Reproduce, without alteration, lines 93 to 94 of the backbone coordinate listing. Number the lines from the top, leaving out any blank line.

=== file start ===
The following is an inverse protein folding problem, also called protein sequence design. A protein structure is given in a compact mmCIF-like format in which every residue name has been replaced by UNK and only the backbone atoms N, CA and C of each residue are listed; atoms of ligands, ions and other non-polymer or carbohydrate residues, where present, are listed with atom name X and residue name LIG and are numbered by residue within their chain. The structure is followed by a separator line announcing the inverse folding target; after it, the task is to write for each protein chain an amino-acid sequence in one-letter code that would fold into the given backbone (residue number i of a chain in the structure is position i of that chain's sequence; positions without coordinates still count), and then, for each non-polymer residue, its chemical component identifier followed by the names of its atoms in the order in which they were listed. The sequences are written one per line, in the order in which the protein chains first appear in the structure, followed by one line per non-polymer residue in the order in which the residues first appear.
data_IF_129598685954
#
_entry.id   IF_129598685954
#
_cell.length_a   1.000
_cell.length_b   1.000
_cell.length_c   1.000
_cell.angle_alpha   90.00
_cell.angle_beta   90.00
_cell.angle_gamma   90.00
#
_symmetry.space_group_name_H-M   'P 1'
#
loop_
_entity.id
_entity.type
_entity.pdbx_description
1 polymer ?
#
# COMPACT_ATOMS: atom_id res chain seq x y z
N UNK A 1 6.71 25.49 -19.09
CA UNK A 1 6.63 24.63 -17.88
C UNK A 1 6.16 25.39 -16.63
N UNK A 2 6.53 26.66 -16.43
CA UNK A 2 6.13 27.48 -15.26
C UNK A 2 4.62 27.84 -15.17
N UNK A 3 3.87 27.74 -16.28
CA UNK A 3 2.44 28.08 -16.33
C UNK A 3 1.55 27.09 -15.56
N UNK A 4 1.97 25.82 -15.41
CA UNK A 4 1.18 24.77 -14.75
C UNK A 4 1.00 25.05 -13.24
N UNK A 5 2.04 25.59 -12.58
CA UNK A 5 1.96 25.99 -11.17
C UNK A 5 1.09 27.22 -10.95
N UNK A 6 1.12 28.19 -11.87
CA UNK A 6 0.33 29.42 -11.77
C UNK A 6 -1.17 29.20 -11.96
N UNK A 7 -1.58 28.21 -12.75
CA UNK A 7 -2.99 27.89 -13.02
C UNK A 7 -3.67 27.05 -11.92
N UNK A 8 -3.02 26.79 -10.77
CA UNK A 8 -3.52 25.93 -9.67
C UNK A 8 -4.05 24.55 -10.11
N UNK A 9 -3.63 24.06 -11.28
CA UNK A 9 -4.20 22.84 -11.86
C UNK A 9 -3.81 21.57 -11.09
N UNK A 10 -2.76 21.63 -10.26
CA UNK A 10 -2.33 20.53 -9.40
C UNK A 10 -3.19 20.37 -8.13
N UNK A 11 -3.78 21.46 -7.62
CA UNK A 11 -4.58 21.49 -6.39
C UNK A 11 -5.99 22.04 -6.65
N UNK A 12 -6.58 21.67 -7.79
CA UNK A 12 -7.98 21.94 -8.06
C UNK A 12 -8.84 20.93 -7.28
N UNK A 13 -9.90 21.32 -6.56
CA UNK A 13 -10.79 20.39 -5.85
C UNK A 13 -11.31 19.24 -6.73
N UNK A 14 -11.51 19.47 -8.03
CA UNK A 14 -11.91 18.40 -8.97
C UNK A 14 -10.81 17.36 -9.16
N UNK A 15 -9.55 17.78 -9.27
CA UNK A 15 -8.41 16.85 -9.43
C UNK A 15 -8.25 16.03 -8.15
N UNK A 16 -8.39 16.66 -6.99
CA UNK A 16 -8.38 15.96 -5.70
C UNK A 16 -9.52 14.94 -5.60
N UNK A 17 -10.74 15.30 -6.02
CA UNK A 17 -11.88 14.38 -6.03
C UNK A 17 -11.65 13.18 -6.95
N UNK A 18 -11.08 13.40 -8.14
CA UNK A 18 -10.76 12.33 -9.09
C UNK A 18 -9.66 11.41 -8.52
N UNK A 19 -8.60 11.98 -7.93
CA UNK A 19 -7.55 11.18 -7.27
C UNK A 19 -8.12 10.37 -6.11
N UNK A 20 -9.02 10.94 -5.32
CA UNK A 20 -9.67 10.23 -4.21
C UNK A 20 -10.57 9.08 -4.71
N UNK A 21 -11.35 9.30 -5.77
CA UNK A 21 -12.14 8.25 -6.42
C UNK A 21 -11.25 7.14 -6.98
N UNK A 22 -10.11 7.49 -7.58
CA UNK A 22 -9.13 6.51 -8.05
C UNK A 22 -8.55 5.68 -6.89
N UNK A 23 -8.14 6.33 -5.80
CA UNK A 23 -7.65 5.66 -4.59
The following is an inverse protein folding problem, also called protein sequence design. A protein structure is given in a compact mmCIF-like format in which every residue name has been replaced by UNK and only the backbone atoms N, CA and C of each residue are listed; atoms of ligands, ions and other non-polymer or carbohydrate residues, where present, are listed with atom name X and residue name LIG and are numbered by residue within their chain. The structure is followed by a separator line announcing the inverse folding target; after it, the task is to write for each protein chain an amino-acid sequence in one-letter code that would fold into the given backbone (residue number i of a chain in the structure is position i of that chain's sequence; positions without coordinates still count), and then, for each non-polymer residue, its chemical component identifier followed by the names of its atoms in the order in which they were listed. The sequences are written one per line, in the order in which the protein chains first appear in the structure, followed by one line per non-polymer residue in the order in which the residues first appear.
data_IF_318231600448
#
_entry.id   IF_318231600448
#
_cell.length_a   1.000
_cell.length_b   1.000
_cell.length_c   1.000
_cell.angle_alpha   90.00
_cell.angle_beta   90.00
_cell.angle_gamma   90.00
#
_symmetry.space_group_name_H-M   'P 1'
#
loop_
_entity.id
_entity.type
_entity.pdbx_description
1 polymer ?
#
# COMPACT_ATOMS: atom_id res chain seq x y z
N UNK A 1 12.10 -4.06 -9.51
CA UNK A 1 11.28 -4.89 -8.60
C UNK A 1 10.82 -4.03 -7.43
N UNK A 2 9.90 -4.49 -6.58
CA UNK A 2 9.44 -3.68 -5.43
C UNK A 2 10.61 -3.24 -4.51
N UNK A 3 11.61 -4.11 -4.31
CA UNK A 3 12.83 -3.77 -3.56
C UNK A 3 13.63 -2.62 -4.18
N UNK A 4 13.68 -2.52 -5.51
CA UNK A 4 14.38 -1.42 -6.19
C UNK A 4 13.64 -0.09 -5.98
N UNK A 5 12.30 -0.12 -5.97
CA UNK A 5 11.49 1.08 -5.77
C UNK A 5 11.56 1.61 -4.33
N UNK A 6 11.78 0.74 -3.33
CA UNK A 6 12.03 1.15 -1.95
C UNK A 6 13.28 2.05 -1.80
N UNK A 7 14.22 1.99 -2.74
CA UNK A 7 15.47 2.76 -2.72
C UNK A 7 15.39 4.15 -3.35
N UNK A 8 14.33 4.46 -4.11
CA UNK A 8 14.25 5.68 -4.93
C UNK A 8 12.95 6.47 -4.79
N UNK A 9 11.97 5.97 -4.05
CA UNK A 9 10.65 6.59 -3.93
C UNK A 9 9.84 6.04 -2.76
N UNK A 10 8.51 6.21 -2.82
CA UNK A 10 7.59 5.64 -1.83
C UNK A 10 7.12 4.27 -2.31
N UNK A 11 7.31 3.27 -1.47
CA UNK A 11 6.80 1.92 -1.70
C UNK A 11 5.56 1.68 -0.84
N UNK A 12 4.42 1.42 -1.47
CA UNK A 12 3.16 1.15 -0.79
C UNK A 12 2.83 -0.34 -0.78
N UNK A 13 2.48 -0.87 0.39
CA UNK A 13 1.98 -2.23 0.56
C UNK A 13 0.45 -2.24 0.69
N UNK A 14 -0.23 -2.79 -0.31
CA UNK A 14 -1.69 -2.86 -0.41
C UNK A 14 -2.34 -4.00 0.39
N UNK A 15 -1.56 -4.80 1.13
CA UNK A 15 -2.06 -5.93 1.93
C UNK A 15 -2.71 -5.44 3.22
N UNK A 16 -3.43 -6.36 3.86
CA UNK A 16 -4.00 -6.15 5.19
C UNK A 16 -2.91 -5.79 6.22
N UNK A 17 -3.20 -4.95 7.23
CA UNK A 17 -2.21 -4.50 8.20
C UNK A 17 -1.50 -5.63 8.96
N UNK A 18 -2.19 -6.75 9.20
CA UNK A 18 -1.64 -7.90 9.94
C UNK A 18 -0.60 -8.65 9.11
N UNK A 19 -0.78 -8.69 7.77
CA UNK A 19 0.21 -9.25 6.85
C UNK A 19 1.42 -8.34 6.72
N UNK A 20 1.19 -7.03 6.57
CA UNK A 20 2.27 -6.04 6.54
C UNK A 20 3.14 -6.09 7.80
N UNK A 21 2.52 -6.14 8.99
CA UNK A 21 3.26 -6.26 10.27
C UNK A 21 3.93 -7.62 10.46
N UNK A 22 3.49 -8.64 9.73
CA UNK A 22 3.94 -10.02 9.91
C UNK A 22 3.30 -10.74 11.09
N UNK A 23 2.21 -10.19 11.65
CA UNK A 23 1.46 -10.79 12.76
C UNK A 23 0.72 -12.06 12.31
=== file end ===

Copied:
_entry.id   IF_318231600448
#